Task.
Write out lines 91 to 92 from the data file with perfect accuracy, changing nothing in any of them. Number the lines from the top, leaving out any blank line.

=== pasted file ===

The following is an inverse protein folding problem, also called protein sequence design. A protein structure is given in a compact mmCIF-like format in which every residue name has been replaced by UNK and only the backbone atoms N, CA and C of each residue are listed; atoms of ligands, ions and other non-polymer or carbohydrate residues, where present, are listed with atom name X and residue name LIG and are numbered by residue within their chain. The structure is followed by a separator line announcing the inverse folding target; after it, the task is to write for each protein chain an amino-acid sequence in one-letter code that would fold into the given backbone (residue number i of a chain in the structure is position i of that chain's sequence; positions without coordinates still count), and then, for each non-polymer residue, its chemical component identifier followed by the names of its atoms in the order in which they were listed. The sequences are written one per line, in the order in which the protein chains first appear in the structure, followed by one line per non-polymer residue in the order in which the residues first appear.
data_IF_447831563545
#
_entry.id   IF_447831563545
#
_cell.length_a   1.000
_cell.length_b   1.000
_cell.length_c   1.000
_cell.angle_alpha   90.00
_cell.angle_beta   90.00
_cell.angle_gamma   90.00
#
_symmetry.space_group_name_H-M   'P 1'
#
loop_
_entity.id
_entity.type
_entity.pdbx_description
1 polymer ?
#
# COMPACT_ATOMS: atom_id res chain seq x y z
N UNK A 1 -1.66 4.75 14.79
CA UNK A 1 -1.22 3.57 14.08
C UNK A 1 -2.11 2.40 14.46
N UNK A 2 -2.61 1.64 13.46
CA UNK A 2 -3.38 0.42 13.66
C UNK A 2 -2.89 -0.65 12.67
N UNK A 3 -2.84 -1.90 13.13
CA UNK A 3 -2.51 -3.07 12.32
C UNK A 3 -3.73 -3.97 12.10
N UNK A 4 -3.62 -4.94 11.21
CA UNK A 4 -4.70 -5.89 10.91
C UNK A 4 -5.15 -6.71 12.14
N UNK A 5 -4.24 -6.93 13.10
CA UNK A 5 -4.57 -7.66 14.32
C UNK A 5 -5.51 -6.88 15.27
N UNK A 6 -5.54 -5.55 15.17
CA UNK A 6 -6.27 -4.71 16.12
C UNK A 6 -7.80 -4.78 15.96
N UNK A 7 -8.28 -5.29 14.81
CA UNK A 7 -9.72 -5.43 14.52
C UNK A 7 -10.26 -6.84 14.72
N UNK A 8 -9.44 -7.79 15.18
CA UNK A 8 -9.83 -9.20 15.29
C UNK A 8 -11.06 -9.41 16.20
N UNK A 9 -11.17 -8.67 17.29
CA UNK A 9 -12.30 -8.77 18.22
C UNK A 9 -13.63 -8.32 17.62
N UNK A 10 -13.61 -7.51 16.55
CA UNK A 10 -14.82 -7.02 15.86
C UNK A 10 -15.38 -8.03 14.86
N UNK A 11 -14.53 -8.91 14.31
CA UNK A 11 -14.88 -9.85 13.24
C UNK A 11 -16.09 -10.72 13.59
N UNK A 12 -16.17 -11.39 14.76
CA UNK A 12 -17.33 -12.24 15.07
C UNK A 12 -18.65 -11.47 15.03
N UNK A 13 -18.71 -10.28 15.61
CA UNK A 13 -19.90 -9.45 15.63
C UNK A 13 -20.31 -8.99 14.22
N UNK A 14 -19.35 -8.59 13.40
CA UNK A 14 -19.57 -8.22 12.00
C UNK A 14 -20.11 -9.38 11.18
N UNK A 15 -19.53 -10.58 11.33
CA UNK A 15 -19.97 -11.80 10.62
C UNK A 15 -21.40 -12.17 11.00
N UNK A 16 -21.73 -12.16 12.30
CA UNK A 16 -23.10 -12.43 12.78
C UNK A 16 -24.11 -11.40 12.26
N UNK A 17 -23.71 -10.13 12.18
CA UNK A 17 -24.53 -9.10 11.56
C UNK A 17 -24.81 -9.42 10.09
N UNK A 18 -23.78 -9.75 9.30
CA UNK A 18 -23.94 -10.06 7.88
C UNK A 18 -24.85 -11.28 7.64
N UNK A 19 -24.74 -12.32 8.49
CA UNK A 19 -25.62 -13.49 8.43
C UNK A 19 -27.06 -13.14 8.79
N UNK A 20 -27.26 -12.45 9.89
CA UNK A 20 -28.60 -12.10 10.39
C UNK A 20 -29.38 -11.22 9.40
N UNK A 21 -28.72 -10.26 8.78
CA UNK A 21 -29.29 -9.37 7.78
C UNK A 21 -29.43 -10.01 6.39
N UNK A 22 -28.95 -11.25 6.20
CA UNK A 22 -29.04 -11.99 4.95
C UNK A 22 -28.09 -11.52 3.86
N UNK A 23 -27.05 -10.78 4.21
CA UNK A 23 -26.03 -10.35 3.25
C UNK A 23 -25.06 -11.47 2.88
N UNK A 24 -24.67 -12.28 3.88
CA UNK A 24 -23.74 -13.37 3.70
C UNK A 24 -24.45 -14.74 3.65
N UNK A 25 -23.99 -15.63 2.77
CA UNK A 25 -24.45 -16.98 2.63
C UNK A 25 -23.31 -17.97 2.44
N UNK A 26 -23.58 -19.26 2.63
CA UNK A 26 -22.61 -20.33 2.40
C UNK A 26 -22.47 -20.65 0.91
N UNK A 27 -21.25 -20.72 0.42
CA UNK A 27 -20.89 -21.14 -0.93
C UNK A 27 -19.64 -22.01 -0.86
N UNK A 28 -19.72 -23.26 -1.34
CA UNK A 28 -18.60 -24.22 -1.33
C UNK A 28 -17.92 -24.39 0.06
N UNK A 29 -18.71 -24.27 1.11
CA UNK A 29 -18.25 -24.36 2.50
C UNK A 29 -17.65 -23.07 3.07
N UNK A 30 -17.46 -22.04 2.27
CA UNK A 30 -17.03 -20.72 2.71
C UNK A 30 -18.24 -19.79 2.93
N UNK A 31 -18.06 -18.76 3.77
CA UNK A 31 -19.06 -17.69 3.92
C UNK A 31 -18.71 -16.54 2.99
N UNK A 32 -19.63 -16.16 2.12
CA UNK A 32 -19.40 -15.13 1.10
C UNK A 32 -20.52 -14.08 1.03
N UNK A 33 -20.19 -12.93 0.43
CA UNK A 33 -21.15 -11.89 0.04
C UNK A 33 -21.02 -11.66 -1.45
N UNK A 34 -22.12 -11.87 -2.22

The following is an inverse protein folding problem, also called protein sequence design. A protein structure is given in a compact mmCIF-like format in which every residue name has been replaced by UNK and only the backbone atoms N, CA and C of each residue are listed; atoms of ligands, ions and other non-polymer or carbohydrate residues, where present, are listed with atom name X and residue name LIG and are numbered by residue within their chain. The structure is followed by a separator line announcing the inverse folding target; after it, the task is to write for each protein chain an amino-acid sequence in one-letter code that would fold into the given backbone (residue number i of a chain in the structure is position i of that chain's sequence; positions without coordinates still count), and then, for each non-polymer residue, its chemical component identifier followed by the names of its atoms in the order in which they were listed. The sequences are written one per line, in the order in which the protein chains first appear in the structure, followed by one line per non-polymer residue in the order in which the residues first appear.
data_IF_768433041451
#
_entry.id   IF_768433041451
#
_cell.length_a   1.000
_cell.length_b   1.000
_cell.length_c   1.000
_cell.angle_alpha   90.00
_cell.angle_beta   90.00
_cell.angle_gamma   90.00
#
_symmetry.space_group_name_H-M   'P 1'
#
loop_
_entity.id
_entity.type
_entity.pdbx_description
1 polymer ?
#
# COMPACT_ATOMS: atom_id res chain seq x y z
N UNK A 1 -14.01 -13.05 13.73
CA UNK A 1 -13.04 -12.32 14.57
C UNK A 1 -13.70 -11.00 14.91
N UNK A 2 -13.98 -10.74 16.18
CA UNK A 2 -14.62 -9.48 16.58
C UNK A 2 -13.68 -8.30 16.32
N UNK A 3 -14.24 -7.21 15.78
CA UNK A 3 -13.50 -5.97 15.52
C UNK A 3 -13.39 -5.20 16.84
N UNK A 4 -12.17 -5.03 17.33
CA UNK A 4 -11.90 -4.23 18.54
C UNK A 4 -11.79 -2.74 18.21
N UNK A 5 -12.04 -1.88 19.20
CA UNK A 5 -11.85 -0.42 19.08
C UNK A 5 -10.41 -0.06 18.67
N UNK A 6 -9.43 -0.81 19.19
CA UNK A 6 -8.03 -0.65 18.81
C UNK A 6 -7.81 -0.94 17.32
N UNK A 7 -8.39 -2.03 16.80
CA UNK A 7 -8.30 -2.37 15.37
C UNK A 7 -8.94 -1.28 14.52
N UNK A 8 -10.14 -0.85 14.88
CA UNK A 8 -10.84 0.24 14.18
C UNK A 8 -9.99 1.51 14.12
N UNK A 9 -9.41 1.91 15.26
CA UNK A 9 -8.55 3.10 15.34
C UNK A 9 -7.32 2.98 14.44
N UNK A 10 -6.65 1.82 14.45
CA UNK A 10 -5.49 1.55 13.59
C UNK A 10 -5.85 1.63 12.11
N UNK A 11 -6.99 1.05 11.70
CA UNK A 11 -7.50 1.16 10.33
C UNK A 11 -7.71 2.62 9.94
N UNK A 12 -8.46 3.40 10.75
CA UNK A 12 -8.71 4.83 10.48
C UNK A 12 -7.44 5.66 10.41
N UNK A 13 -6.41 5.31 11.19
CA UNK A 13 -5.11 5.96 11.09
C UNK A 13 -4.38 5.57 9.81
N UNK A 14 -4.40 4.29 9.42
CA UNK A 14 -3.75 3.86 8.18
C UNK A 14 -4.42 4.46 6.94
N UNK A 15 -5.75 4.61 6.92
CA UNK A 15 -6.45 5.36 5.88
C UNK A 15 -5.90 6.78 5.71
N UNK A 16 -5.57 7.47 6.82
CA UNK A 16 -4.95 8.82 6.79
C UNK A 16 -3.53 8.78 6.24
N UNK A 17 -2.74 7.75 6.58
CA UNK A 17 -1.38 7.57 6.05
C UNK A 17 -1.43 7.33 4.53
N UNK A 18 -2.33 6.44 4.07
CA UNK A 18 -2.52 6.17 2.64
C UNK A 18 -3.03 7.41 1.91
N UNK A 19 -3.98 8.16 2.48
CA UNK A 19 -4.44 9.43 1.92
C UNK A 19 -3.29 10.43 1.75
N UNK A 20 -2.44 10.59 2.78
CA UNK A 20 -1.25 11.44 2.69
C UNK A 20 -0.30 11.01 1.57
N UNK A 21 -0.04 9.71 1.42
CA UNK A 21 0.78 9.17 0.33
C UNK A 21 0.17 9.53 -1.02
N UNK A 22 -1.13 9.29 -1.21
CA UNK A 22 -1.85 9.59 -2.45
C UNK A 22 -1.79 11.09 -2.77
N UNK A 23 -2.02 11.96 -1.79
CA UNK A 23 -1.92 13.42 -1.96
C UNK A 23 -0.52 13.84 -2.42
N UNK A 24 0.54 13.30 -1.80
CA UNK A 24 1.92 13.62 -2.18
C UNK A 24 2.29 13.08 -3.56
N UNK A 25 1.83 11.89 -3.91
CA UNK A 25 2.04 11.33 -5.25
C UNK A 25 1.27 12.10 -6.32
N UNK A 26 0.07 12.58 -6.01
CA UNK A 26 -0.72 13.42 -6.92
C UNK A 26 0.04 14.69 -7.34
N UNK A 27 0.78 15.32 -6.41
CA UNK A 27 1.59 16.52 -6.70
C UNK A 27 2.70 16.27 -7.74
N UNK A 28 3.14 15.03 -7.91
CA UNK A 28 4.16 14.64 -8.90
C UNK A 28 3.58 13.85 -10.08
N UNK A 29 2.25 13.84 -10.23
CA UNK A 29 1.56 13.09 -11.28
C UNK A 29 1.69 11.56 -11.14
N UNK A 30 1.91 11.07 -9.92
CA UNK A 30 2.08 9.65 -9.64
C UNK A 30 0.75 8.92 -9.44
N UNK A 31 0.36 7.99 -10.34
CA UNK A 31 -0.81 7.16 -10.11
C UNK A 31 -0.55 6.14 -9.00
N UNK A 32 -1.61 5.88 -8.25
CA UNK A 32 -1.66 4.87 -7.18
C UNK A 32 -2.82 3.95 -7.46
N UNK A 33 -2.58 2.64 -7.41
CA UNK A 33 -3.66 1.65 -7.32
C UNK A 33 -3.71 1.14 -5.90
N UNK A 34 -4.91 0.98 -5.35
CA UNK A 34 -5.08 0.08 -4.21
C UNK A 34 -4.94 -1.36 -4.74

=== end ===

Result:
N UNK A 24 -24.67 -12.28 3.88
CA UNK A 24 -23.74 -13.37 3.70